Bankruptcy Legal Terms
Bankruptcy court (and the legal professional, in general), is full of terms and words that are not ordinarily used around the dinner table. Understanding the meaning of the most common words you will read and hear through your bankruptcy process can help in making the process easier to understand. Below are some of the most common words you'll hear through the process:
Asset - the word used to indicate something of value to the bankruptcy estate. Most bankruptcy cases are "no asset" cases, meaning that there is no property of value that can be seized for the benefit of the creditors. An "asset case" refers to a case that does have something of value that is unprotected by existing exemption law.
Automatic Stay - the legal protection that is automatically created when you file a bankruptcy petition. The automatic stay is what prohibits creditors from continuing any collection activity on a debt after you file a petition.
Bankruptcy - the legal process for eliminating, reorganizing and/or managing debt for individuals and businesses.
Bankruptcy Petition - the legal document that opens a bankruptcy case. It is filed with the court and provides details about your debts, assets and an overview of your financial history.
Creditor - the word used in reference to someone that is owed money in a bankruptcy case.
Debtor - the word used in reference to the person filing the bankruptcy case.
Discharge - the legal term used to indicate the elimination of your debts by the bankruptcy court. If your bankruptcy case is completed satisfactory, you will receive a "discharge of your debts" at the end of the case. The discharge means that you no longer owe the debts listed on your petition. Creditors cannot attempt to collect on any of the debts that are discharged in bankruptcy.
Dismissal - the legal term used when your case is terminated by the bankruptcy court without a discharge. If you receive a bankruptcy dismissal, your debts are not released and you are still liable for them. They have not been eliminated. If you receive a bankruptcy dismissal, your creditors can begin their collection efforts again.
Exemption - legal protection of an asset from seizure or liquidation by creditors. Many of your assets are protected from liquidation during bankruptcy, including your house. Florida has exemption laws in place for majority of assets that most people have (401K's, homestead property, personal property, cars, wages, etc). Some of these exemptions are limited and some are unlimited. A bankruptcy attorney can help you understand the differences.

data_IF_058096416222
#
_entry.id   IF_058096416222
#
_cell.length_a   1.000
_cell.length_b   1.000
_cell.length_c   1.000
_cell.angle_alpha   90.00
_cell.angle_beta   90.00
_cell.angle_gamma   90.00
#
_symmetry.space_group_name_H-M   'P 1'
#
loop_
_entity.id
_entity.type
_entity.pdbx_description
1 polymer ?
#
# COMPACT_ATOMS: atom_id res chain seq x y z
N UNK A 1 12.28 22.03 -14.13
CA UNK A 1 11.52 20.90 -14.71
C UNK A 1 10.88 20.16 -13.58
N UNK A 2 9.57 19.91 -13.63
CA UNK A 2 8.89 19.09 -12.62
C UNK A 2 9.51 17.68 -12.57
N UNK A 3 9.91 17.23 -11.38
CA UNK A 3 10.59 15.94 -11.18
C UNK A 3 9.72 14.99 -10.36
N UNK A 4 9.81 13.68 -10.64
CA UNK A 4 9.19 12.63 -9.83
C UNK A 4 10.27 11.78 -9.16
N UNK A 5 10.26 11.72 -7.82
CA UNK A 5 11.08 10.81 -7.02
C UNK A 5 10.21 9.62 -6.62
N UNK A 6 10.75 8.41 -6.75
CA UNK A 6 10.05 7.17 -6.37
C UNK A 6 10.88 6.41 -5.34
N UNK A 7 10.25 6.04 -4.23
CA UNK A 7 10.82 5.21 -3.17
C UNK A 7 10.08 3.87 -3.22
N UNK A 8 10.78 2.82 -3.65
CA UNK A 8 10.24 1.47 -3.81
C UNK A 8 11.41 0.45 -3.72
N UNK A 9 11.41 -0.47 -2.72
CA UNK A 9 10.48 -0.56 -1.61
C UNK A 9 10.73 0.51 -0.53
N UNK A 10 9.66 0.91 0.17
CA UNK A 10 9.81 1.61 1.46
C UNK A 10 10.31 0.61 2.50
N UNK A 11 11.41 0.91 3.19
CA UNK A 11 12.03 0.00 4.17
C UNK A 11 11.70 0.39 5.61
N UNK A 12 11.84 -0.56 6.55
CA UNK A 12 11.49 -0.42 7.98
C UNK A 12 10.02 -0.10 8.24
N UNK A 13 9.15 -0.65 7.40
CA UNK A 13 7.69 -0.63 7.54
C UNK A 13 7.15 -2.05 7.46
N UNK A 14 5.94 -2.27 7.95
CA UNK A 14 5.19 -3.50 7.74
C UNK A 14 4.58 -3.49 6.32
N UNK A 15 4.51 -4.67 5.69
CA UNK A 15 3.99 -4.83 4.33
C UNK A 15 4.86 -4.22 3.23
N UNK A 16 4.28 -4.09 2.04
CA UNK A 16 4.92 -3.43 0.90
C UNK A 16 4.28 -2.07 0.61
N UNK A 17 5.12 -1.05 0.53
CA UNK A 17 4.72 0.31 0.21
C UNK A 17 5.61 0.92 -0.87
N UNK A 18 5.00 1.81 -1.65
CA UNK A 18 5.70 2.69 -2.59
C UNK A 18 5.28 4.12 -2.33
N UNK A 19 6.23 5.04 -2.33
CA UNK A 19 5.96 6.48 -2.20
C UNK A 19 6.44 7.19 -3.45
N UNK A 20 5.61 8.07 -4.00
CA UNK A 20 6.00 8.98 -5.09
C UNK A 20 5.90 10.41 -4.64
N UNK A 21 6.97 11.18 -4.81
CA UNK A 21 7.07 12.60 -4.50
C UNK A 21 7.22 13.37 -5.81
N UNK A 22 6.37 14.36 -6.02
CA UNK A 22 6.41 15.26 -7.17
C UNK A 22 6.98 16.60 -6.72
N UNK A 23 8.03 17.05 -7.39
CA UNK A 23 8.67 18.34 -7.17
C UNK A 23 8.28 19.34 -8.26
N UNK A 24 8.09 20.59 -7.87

Means Test - a "test" that determines your eligibility for a Chapter 7 or Chapter 13 bankruptcy. If your income is above a specified amount you may not qualify for Chapter 7 bankruptcy protection. In the cases where you do not qualify for a Chapter 7 (debt elimination without repayment), the Means Test may determine how much your monthly payment will be under a Chapter 13 reorganization plan.
Motion - a document that is asking the court to do something. Motions are the formal process that either creditors or debtors (those filing for bankruptcy) use to ask the judge for an order directing someone to do something.
Secured debt - a debt that is secured by property. If you fail to make the loan payment, the creditor has the right to take the asset in order to satisfy the debt owed. Mortgage loans and car loans are the most common examples of secured debts.
Trustee - the court appointed representative that is tasked with reviewing your bankruptcy petition and ensuring that your case is administered properly. The trustee is responsible for identifying unprotected assets (if any), collecting and distributing the assets (if applicable), declaring when there are no assets to distribute and reporting all findings to the court. In Chapter 13 plans, the trustee is also responsible for administering the repayment plans.
Unsecured debt - a debt that is not secured by property. They are called "unsecured" because the creditor has no right to your assets if you fail to make the loan payment. Credit cards, medical bills, some personal loans, and utility bills are examples of unsecured debts.